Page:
Following several attempted invasions throughout history, the Welsh retained control of the of the district until 1266 when it fell to an English nobleman. At the time, the sovereign Prince of Wales, Llywelyn ap Gruffudd regained control of the northern area of the town which instigated the construction of the great Caerphilly castle. Ironically, the castle was commissioned as the English needed a formidable fortress. This didn’t quite go to plan as several battles around the castle damaged and delayed the construction. It was still finished within 3 years.

Another local claim to fame is the infamous Caerphilly cheese. Caerphilly cheese was initially created for the local coal minors. The thick rind made the cheese easily transportable and the perfect coal miner snack. Caerphilly cheese is hard and crumbly and made from cow’s milk. While you can buy it from many stores across the UK (and potentially worldwide), make sure to pick some up in Caerphilly so you know it has been produced in the local area.

Top Things to do in Caerphilly Town

Caerphilly castle

Caerphilly castles is quite the spectacle. This brilliant piece of rustic medieval architecture is in the centre of Caerphilly. If you’re heading to the town centre for shopping, you won’t be able to miss the castle. A circular leisurely walk around the castle will take about half an hour. You can easily spend hours enjoying the views of the enchanting lake that borders the fortress and feeding the ducks.

To view the inside, bookings are needed in advance and will cost £4.20 per adult, although family tickets are also available. If you go early November, you will see a spectacular display of fireworks around the castle to celebrate bonfire night.

Tommy Cooper statue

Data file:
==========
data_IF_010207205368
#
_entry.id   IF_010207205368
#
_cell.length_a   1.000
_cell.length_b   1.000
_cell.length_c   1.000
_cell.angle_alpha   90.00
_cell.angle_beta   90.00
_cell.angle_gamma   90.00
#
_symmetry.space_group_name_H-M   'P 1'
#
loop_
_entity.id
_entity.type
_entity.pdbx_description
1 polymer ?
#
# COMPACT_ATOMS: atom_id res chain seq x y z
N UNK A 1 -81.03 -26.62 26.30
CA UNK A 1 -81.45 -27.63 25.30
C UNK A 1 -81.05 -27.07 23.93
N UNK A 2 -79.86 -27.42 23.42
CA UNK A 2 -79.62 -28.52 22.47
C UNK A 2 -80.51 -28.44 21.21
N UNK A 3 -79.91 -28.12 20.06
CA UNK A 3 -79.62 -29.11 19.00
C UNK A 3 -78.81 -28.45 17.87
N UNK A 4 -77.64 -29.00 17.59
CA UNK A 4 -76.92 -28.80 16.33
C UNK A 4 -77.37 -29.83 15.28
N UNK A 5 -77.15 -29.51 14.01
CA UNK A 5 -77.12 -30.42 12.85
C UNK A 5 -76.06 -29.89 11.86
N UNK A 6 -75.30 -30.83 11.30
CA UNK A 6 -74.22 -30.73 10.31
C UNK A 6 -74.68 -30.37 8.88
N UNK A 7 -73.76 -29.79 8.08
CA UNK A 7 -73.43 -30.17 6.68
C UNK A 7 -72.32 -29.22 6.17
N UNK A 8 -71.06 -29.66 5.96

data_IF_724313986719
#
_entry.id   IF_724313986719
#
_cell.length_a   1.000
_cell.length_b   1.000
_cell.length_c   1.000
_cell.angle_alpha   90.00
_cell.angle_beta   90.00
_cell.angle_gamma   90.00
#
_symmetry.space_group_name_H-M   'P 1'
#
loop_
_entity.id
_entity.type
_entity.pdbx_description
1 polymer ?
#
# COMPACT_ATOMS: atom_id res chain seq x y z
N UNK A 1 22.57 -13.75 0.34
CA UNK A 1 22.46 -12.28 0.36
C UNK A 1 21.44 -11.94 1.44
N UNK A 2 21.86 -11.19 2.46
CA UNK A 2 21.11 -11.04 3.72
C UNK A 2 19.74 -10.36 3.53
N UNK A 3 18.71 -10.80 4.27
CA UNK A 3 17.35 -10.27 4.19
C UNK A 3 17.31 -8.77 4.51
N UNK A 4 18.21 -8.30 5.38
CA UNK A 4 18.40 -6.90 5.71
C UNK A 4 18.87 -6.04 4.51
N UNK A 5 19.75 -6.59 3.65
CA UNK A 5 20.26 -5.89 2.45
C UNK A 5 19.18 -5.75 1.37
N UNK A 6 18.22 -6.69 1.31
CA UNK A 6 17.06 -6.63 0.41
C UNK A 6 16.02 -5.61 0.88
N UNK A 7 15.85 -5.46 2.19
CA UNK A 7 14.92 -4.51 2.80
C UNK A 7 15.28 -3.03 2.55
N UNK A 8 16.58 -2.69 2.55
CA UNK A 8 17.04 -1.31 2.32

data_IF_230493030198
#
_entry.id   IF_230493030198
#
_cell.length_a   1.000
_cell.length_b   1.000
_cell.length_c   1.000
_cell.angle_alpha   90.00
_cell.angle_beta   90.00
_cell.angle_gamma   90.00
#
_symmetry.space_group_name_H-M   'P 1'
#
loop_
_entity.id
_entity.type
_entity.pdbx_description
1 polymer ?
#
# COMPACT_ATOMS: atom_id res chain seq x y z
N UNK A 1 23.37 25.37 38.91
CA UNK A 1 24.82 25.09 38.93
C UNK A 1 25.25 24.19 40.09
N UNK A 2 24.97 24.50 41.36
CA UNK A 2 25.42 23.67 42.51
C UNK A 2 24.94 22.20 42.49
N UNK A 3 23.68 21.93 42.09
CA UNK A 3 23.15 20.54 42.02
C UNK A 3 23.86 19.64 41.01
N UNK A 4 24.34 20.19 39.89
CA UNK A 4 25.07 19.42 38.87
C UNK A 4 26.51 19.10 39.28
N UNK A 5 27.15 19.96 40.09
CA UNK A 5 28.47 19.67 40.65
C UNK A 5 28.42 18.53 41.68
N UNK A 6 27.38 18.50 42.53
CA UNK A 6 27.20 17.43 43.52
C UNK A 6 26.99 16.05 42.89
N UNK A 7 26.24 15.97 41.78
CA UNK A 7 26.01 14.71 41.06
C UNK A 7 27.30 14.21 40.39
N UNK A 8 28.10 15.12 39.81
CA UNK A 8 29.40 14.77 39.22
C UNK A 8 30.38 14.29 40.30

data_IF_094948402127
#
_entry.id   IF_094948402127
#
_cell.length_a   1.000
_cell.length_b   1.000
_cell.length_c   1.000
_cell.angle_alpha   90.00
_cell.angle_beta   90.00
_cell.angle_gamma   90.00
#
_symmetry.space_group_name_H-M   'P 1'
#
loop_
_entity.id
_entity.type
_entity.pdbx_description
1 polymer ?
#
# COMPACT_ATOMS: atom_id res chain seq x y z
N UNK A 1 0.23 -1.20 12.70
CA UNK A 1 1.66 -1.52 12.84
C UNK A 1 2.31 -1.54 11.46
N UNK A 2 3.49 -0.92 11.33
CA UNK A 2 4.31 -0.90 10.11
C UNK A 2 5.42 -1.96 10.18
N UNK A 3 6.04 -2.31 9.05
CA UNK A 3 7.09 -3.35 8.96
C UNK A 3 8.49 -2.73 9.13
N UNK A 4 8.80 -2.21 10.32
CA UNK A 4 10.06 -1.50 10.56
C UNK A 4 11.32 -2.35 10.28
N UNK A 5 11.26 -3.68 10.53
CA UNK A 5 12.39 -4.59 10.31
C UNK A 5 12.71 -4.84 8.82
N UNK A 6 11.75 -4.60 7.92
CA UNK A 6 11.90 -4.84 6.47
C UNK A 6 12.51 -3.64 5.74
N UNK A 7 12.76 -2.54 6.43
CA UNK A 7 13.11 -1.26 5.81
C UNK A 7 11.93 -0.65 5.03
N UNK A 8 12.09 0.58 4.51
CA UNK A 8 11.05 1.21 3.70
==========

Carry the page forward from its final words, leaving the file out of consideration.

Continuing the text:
A 3-minute walk from Caerphilly Castle will take you to a brilliant bronze statue of the comedian legend, Tommy Cooper. While Tommy Cooper spent most of life in England, he was born in Caerphilly. Tommy Cooper debuted as a comedian on television in 1947 and his gags were mainly silly humour and magic tricks that go wrong. He thrived on stage but also sadly died of a heart attack live on stage which was seen by millions. Tommy Cooper is known for wearing a fez hat in his comedy sketches and his unique style has been eternally represented in his statue.

The big cheese

If you’re not sure when to go to Caerphilly, consider going the last weekend in July. Not only will you get to enjoy everything else Caerphilly has to offer, but you will also get to revel in the ‘Big Cheese’. The Big Cheese is a local food and drink festival that attracts crowds across the UK. Expect live music, medieval re-enactments and cookery demonstrations. Best of all, it is FREE and within the grounds of Caerphilly castle!  

Caerphilly rugby team

Rugby is a popular sport in Wales with the Rugby teams performing well in the leagues. If you’re a rugby fan, then head to Virginia park to watch a game of rugby union from the Caerphilly Rugby Football Club (CRFC).

Senghenydd memorial and gardens

If you enjoy the outdoors as well as learning about the local history, then visit the Welsh National and Universal Mining Memorial Garden in Senghenydd. Coal Mining is a big part of Caerphilly’s past and these memorial gardens have been beautifully crafted in memory of the fallen minors. There have been over 152 mining disasters across Wales which are represented in ceramic tiles on the wall of remembrance.

Caerphilly town Guide to places to eat and drink

Just like the rest of the UK, Welsh people enjoy a good pub (public house) to socialise with friends and of course, savour the many different drinks available. The pubs below are some of the best you will find in Caerphilly and a few of them also have scenic views. Each of the pubs also serve food so they are great for a quick stop off or a longer evening.

  • Black Cock Inn. Located near Caerphilly mountain, this pub makes a perfect stop off after a strenuous hike. They pride themselves on real food and real ale.
  • The Malcolm Uphill. This pub is named after one of the all-time greats within Motorcycling, Malcolm Uphill, a Caerphilly man. You will see Malcolm’s photographs and memorabilia all over the walls. As a JD Weatherspoons establishment, this is a cheap and cheerful pub that the local’s favour.
  • Travellers Rest. This pub is on the peak of Caerphilly mountain; however, you can drive to it as it is on the main road connecting Caerphilly to Cardiff. As a converted cottage with a thatched roof, it is a beautiful pub that has a quaint beer garden and cosy alcoves. Perfect for the summer months.